Seed World

Buffett: Conservation and Productivity Must Go Hand-in-Hand

Improving productivity while conserving resources is key to feeding a hungry world.

As the world’s population balloons its way to 9.5 billion by 2050, the challenge of feeding these hungry people will require a stew of techniques and methods that will coax more productivity out of limited agricultural resources.
“Improved seeds and more efficient use of fertilizers will be critical to our future production,” says Howard Buffett, chairman and CEO of the Howard G. Buffett Foundation. “However, we need to be smarter about how we use our limited natural resources, particularly our soil and water.
The land available in the world that is not currently farmed is not farmed for a good reason — it is primarily protected land, urban areas, deserts or poor quality soil. Therefore, our only long-term option is to improve productivity while conserving resources.”
Howard Buffett, active farmer and son of legendary investor Warren Buffett, formed the Howard G. Buffett Foundation in 1999. Since then, the foundation has worked in nearly 80 countries focusing their work in three geographic regions: Latin America, Africa and the United States. In Latin America, work is concentrated in El Salvador, Guatemala, Honduras, Nicaragua and Mexico. In Africa, most of the foundation’s work is done in the Great Lakes Region, Ghana, Sierra Leone, Liberia and agricultural research in South Africa.
Buffett told Seed World that to accomplish the goals of improving productivity while conserving resources, we must focus on soil health through the adoption of conservation agricultural practices.
“Most of the world’s millions of farmers are smallholders who are often poor and living harvest to harvest — they don’t have options, they are living to survive and feed their families,” Buffett says. “You will never convince a hungry person to worry about preserving biodiversity. However, demonstrating to farmers who do not have credit and who have limited incomes that there are better farming techniques they can afford is an important option.”

Agricultural conservation and agricultural development can go hand-in-hand as evidenced by Howard Buffett.
Agricultural conservation and agricultural development can go hand-in-hand as evidenced by Howard Buffett.

Conservation agriculture can work for all farmers, large and small. “We have been practicing conservation farming on our farms in the United States for 30 years and in South Africa for the last decade,” he says. “As a result, we see improved soil organic matter, better water management, less soil erosion and better weed control. Conservation agriculture is a critical component of the solution to balancing biodiversity with growing demands on global food production.”
The foundation’s food security work focuses on agricultural resource development for smallholder farmers, and supports a range of interventions from research on improved inputs and practices to advocacy to promote the best ideas that will have the broadest impact.
In the North Kivu Province of the Democratic Republic of the Congo (DRC), the foundation is supporting the testing, release, multiplication, marketing and sale of a range of improved varieties at affordable prices. Improved varieties of North Kivu’s principal food crops include maize, beans, rice, soybean, sweet potato and cassava.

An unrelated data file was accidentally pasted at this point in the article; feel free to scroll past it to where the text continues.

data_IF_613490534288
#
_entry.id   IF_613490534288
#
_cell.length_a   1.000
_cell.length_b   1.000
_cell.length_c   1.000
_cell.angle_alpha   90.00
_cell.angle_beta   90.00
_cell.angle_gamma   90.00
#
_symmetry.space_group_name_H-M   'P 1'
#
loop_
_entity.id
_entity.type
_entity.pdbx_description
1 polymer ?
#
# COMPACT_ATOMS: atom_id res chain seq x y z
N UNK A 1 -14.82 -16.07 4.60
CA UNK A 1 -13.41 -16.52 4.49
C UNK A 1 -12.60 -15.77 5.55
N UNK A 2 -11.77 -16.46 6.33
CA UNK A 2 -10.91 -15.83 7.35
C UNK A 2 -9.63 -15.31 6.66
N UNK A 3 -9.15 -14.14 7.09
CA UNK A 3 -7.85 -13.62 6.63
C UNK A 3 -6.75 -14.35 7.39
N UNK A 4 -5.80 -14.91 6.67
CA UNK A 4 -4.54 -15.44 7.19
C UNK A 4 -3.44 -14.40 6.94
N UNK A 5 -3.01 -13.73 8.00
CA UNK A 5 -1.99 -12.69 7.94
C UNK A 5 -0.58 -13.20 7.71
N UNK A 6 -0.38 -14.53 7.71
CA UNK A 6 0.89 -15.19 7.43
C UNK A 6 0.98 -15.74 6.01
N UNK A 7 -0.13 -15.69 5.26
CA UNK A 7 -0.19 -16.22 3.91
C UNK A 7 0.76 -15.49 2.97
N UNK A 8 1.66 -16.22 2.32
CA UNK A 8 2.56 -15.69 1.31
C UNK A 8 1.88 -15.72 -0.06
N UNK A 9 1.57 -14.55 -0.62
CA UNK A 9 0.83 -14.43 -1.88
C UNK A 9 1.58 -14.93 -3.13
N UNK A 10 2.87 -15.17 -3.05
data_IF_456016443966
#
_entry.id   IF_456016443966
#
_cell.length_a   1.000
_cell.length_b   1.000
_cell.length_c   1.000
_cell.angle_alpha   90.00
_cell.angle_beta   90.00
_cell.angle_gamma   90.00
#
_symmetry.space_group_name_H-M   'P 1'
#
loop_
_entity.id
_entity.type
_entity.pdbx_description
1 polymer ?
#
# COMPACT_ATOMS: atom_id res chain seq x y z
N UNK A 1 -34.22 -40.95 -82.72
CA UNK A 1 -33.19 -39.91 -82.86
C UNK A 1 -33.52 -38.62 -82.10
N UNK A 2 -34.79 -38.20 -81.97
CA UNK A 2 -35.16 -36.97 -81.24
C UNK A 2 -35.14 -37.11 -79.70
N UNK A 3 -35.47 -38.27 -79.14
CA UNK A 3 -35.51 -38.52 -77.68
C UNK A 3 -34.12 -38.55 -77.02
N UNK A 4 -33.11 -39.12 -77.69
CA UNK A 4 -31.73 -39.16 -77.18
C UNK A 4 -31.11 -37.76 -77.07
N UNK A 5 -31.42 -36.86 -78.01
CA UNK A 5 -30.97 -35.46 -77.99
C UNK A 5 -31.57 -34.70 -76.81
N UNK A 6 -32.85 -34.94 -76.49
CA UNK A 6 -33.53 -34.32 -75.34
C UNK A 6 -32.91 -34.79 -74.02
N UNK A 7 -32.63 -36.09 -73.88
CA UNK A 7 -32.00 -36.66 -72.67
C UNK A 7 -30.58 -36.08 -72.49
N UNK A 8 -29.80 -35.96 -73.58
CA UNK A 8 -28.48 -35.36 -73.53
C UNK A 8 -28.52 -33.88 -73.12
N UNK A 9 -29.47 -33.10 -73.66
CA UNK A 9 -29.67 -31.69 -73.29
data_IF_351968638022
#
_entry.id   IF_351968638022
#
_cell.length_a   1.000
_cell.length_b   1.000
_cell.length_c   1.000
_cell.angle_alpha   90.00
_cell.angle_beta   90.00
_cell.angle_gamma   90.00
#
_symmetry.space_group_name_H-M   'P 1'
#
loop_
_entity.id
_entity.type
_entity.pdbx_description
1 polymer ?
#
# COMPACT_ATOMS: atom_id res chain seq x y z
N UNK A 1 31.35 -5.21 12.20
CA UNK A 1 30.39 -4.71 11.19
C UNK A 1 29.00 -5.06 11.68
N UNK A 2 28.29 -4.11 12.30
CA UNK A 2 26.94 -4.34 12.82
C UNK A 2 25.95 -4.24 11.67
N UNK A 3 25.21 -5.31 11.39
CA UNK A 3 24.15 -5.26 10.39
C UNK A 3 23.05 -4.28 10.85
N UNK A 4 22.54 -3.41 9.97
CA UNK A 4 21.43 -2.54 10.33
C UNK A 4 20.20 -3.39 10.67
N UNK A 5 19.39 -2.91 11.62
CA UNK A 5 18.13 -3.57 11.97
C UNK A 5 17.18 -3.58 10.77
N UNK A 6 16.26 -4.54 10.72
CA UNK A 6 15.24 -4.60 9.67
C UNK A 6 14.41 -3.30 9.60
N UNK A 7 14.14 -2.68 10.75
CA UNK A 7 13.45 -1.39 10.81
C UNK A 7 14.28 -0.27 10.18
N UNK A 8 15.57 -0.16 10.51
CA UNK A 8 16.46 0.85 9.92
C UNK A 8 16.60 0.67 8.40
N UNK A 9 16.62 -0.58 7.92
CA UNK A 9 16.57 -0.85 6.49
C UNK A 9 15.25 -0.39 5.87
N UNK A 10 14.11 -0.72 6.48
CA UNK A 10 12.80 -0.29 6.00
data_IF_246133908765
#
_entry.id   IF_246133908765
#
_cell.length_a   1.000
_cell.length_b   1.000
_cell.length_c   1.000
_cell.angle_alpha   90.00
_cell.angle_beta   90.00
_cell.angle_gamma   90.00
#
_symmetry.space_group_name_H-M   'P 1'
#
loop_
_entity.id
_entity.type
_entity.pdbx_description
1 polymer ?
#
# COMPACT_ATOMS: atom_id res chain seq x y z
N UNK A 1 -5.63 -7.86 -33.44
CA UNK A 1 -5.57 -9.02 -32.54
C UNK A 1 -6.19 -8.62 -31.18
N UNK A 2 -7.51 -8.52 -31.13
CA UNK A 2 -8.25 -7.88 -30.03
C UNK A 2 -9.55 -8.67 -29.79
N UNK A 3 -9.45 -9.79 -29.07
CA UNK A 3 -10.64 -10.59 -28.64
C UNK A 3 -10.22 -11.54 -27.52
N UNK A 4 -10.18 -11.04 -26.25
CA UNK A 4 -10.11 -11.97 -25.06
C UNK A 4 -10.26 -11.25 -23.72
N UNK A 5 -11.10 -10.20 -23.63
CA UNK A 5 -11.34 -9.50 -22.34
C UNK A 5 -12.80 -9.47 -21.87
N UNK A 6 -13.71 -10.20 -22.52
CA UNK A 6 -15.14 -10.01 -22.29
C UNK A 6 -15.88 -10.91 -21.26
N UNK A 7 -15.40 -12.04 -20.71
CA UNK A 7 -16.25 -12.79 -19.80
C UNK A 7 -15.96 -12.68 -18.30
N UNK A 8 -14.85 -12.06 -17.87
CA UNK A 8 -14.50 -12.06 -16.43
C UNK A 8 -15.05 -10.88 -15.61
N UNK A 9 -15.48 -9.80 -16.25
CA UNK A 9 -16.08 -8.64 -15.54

“Experience from around the world — and now in a large number of African countries — has shown that the development of a vibrant, competitive seed sector is critical to the sustainable delivery of high-quality seed to farmers, leading to higher crop yields and the development of the broader agricultural sector,” Buffett says.
Seed aid currently includes many projects aimed at improving the lives of smallholder farmers in the DRC. However, strategies for seed supply historically have been almost exclusively based on free seed distribution by government, international relief agencies and local non-governmental organizations (NGOs) to farmers affected by conflict or natural disasters, according to the foundation.
“We view the prolonged dependence on free, top-down seed supply managed by aid agencies as detrimental to farmers’ long-term interests,” Buffett says.

“We view the prolonged dependence on free, top-down seed supply managed by aid agencies as detrimental to farmers’ long-term interests.”
 — Howard Buffett

The Foundation has worked with Partners for Seed in Africa (PASA) to develop an approach for seed systems development in Africa that has proven effective in giving choice back to farmers and simultaneously building a more sustainable and more dependable supply system. The approach is based on managing a seed value chain including farmer participatory breeding of new crop varieties, the training of scientists and technicians in practical skills, as well as developing local, private sector seed companies and linking them to agro-dealers operating at the local level.
According to the foundation, this approach changes the scenario for farmer access to improved seed and associated technologies, including fertilizer, lime, seed inoculants and improved crop management practices. It shifts the system from one in which farmers wait to see what development agencies and governments will offer them, to one where their decisions and preferences drive the supply market in line with the needs of the rural farming population.